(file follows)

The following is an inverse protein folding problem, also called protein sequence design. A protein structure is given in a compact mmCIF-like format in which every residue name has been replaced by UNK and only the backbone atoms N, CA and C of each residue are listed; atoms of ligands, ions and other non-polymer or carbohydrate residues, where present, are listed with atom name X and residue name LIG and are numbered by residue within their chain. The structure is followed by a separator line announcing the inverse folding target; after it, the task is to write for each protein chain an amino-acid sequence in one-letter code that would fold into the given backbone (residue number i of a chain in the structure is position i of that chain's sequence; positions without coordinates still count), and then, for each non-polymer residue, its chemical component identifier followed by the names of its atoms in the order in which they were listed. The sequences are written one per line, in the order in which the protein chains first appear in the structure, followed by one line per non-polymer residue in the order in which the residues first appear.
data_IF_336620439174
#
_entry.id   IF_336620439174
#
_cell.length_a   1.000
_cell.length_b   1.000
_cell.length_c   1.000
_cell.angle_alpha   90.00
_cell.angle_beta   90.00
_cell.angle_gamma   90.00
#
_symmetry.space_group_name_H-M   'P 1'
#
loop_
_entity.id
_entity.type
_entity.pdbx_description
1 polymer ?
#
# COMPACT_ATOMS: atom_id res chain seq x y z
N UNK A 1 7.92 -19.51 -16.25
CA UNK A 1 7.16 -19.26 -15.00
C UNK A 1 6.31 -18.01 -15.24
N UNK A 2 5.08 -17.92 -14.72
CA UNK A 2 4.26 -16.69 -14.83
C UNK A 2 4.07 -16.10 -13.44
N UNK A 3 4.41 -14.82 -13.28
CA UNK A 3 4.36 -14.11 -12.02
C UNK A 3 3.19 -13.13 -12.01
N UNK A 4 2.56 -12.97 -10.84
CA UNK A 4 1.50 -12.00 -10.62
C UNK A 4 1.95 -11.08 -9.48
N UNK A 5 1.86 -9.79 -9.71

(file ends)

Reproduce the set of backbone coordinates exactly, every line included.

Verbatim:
The following is an inverse protein folding problem, also called protein sequence design. A protein structure is given in a compact mmCIF-like format in which every residue name has been replaced by UNK and only the backbone atoms N, CA and C of each residue are listed; atoms of ligands, ions and other non-polymer or carbohydrate residues, where present, are listed with atom name X and residue name LIG and are numbered by residue within their chain. The structure is followed by a separator line announcing the inverse folding target; after it, the task is to write for each protein chain an amino-acid sequence in one-letter code that would fold into the given backbone (residue number i of a chain in the structure is position i of that chain's sequence; positions without coordinates still count), and then, for each non-polymer residue, its chemical component identifier followed by the names of its atoms in the order in which they were listed. The sequences are written one per line, in the order in which the protein chains first appear in the structure, followed by one line per non-polymer residue in the order in which the residues first appear.
data_IF_336620439174
#
_entry.id   IF_336620439174
#
_cell.length_a   1.000
_cell.length_b   1.000
_cell.length_c   1.000
_cell.angle_alpha   90.00
_cell.angle_beta   90.00
_cell.angle_gamma   90.00
#
_symmetry.space_group_name_H-M   'P 1'
#
loop_
_entity.id
_entity.type
_entity.pdbx_description
1 polymer ?
#
# COMPACT_ATOMS: atom_id res chain seq x y z
N UNK A 1 7.92 -19.51 -16.25
CA UNK A 1 7.16 -19.26 -15.00
C UNK A 1 6.31 -18.01 -15.24
N UNK A 2 5.08 -17.92 -14.72
CA UNK A 2 4.26 -16.69 -14.83
C UNK A 2 4.07 -16.10 -13.44
N UNK A 3 4.41 -14.82 -13.28
CA UNK A 3 4.36 -14.11 -12.02
C UNK A 3 3.19 -13.13 -12.01
N UNK A 4 2.56 -12.97 -10.84
CA UNK A 4 1.50 -12.00 -10.62
C UNK A 4 1.95 -11.08 -9.48
N UNK A 5 1.86 -9.79 -9.71